The average monthly food budget for 2 in the UK is £374; £246 of this is spent on groceries and £128 is spent on takeaways and restaurant meals. The average weekly shop for 2 adults in the UK costs £57.
The average monthly food budget for a family of 3 with two adults and one younger child under the age of 15 is £514; £339 of this is spent on groceries and £175 is spent on takeaways and restaurant meals. The average weekly shop for a family of 3 in the UK costs £78.
The average monthly food bill for a family of 4 in the UK is £654; £431 of this is spent on groceries and £223 is spent on food prepared out of the house. The average weekly grocery bill for a family of 4 in the UK is £99.
Average UK Household Budget for Food at Home is £3,312
We love our processed meat, the category that takes the biggest bite out of our household food budget. We spend a whopping 12% of our home food budget, or £385 a year, on sausages, bacon, ham and other processed meats. We spend a touch more on fresh fruit (£208/year, including £78 on berries alone) than we do on cakes, buns and biscuits (£213/year). We also spend more on fresh vegetables (£234/year) than we do on cakes and biscuits!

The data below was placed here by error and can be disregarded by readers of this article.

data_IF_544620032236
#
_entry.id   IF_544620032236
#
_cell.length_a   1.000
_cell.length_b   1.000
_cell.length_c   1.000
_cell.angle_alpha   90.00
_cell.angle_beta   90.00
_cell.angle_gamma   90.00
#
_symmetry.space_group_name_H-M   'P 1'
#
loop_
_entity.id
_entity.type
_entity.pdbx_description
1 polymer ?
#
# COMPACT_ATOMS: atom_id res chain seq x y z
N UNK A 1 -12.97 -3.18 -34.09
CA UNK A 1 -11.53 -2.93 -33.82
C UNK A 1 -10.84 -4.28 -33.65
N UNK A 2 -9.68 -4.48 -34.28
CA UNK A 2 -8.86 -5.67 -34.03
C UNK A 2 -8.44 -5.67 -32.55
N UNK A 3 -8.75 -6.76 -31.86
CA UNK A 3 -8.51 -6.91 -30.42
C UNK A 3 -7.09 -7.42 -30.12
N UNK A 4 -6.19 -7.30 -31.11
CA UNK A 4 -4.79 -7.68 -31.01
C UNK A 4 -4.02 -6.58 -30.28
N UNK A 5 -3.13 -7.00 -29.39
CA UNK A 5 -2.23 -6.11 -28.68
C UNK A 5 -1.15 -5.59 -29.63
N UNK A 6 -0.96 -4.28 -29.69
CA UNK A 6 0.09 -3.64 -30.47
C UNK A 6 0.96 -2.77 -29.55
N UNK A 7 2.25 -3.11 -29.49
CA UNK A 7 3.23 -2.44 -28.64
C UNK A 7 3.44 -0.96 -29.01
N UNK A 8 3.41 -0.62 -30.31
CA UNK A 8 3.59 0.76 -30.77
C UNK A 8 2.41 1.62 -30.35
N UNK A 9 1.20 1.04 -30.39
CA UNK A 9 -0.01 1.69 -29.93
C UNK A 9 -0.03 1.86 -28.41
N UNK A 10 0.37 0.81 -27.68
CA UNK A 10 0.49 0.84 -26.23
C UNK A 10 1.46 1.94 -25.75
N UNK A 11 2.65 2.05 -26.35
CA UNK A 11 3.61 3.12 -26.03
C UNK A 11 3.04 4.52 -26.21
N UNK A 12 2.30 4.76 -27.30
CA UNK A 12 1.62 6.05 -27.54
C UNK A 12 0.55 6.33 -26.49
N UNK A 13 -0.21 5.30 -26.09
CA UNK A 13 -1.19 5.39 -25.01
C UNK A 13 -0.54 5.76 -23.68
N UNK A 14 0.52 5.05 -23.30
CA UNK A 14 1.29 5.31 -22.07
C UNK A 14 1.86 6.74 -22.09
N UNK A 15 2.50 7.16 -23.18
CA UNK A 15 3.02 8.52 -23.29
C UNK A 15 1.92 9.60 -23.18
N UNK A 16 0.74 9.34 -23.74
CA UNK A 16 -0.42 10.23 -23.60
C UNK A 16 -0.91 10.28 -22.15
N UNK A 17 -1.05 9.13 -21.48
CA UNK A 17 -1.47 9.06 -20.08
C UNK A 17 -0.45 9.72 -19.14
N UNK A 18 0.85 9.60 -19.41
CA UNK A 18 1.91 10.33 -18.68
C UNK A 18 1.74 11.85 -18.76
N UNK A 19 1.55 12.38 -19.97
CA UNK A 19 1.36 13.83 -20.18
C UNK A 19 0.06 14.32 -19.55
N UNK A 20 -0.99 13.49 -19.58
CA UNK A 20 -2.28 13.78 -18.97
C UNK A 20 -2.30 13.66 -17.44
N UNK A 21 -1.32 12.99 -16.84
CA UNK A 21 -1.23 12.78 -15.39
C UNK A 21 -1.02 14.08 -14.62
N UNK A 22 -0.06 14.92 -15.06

Non-alcoholic drinks is another large part of our food budget, consuming £276 a year, mostly on soft drinks. The categories that make up the largest proportions of the typical UK food budget at home would be familiar to most households. Keep in mind these are averages, so spending £0.30 a week on jam would be like buying one £0.90 jar of jam every three weeks, for example.
|Household Budget: Food at Home||Weekly Average||Annual Average|
|Bread, rice and cereals||£5.80||£302|
|Buns, cakes, biscuits, etc.||£4.10||£213|
|Other sauces, herbs, etc.||£2.80||£146|
|Potatoes and other tubers||£2.50||£130|
|Dried or frozen vegetables||£2.10||£109|
|Frozen, preserved & dried fruits and nuts||£1.60||£83|
|Butter, margarine, cooking oils, etc.||£1.50||£78|
|Bacon and ham||£0.80||£42|
|Edible ices and ice cream||£0.70||£36|
|Total Spend: Household Food at Home||£63.70||£3,312|
Average UK Household Budget for Food Outside the Home is £1,716
Dining out at restaurants and cafés eats up the largest piece of our out-of-house food budget, costing the average household £1,050 a year. Takeaways, snacks and other food out costs the average household £666 per year.